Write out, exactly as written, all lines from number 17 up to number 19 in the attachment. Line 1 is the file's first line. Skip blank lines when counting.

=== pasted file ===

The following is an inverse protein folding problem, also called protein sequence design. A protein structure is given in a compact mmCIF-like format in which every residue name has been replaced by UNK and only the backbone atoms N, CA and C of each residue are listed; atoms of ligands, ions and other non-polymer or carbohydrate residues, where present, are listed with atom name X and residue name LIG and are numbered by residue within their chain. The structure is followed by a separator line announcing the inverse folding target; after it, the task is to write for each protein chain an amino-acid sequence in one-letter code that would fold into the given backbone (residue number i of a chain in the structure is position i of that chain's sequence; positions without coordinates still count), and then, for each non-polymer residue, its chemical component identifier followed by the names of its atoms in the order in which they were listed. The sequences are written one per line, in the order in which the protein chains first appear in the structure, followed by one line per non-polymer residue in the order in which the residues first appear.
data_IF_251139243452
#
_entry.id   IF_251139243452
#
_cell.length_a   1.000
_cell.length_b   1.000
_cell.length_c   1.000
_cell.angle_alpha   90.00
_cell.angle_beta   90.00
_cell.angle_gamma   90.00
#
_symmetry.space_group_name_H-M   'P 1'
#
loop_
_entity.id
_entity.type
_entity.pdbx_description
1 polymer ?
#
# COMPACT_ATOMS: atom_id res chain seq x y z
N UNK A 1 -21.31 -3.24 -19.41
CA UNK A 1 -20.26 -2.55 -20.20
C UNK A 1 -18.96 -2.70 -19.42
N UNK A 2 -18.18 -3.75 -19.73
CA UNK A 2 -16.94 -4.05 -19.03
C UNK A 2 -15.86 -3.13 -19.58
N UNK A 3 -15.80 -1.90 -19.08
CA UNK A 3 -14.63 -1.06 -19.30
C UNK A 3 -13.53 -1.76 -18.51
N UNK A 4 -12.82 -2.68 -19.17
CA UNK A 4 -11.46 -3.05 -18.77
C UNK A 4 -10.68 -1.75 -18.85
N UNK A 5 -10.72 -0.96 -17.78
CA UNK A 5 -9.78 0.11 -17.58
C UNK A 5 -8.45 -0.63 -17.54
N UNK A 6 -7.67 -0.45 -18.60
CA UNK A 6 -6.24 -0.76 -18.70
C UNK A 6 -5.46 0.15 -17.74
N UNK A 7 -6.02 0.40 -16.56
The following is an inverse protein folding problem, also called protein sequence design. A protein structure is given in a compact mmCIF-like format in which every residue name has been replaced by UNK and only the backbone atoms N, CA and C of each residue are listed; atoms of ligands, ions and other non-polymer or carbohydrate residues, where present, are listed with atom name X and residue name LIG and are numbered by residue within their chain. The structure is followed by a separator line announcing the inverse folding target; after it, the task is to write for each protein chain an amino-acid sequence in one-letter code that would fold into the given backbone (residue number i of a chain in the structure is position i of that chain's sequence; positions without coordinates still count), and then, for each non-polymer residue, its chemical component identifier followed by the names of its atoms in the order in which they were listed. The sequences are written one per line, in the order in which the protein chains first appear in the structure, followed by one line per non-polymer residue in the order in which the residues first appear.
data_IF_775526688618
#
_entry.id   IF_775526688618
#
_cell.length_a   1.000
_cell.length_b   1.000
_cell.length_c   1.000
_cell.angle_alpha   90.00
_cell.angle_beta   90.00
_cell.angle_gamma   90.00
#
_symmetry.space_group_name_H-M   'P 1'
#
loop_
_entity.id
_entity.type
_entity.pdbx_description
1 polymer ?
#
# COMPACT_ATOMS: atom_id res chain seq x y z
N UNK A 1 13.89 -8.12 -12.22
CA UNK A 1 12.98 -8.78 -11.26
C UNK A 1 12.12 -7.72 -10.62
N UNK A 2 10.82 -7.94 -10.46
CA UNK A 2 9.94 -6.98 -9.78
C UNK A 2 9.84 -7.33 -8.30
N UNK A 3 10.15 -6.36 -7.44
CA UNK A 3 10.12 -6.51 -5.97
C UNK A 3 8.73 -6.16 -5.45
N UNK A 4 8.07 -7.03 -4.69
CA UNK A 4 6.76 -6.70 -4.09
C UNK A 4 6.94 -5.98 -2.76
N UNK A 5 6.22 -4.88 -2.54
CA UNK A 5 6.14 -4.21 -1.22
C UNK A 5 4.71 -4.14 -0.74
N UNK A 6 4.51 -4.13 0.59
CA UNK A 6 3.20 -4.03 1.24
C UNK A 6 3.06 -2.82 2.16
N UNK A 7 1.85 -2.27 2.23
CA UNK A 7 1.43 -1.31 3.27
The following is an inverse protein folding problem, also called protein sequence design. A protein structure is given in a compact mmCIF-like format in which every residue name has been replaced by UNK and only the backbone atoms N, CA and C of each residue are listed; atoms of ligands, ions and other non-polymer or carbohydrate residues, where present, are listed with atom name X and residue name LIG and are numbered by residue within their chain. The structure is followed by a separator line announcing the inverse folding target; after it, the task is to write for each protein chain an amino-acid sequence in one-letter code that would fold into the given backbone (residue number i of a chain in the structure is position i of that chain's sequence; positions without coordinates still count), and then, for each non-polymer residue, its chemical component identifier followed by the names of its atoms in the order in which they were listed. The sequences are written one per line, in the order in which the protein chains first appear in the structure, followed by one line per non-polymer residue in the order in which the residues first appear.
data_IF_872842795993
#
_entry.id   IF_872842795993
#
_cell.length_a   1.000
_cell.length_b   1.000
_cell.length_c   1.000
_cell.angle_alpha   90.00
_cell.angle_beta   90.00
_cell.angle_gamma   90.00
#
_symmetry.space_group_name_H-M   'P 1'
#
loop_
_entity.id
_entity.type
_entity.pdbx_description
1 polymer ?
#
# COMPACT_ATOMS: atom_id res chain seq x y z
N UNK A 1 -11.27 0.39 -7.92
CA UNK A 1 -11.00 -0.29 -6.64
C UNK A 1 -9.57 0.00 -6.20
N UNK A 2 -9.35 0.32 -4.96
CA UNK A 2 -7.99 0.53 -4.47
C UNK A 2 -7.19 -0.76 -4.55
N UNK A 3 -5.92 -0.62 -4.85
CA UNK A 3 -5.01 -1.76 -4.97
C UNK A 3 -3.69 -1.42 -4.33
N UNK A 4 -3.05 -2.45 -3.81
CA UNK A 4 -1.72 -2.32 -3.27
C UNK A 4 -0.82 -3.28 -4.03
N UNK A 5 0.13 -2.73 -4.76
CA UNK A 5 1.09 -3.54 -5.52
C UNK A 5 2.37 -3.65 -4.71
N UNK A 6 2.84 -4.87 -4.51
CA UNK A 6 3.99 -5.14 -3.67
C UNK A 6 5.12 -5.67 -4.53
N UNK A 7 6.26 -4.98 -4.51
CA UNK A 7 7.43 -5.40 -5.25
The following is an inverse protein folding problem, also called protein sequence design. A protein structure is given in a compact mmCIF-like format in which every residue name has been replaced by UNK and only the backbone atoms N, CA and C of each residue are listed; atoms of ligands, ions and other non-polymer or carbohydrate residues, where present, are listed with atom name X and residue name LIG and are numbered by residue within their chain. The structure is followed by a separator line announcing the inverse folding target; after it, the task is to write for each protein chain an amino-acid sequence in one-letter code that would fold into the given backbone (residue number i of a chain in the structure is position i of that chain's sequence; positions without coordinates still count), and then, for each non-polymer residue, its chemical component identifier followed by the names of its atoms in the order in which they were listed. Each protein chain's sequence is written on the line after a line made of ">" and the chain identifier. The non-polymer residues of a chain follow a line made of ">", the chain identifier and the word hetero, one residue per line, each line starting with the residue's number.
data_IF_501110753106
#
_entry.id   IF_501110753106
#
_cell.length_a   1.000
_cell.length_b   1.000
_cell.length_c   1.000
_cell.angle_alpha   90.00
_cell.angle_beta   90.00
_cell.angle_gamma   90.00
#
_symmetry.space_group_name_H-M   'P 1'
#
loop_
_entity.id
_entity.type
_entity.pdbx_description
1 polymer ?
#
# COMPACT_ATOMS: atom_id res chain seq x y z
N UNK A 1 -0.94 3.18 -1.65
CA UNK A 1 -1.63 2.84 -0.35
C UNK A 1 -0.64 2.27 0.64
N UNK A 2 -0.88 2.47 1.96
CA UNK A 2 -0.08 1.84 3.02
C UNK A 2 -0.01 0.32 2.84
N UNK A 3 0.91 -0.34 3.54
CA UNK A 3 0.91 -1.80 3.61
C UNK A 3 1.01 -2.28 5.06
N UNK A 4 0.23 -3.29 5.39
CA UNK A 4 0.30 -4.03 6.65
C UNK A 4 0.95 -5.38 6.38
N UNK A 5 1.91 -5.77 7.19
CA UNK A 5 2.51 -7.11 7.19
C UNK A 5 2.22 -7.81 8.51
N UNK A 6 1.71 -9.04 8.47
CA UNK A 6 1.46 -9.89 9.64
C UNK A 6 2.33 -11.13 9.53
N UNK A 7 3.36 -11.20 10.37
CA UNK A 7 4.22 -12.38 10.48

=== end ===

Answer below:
_entity.type
_entity.pdbx_description
1 polymer ?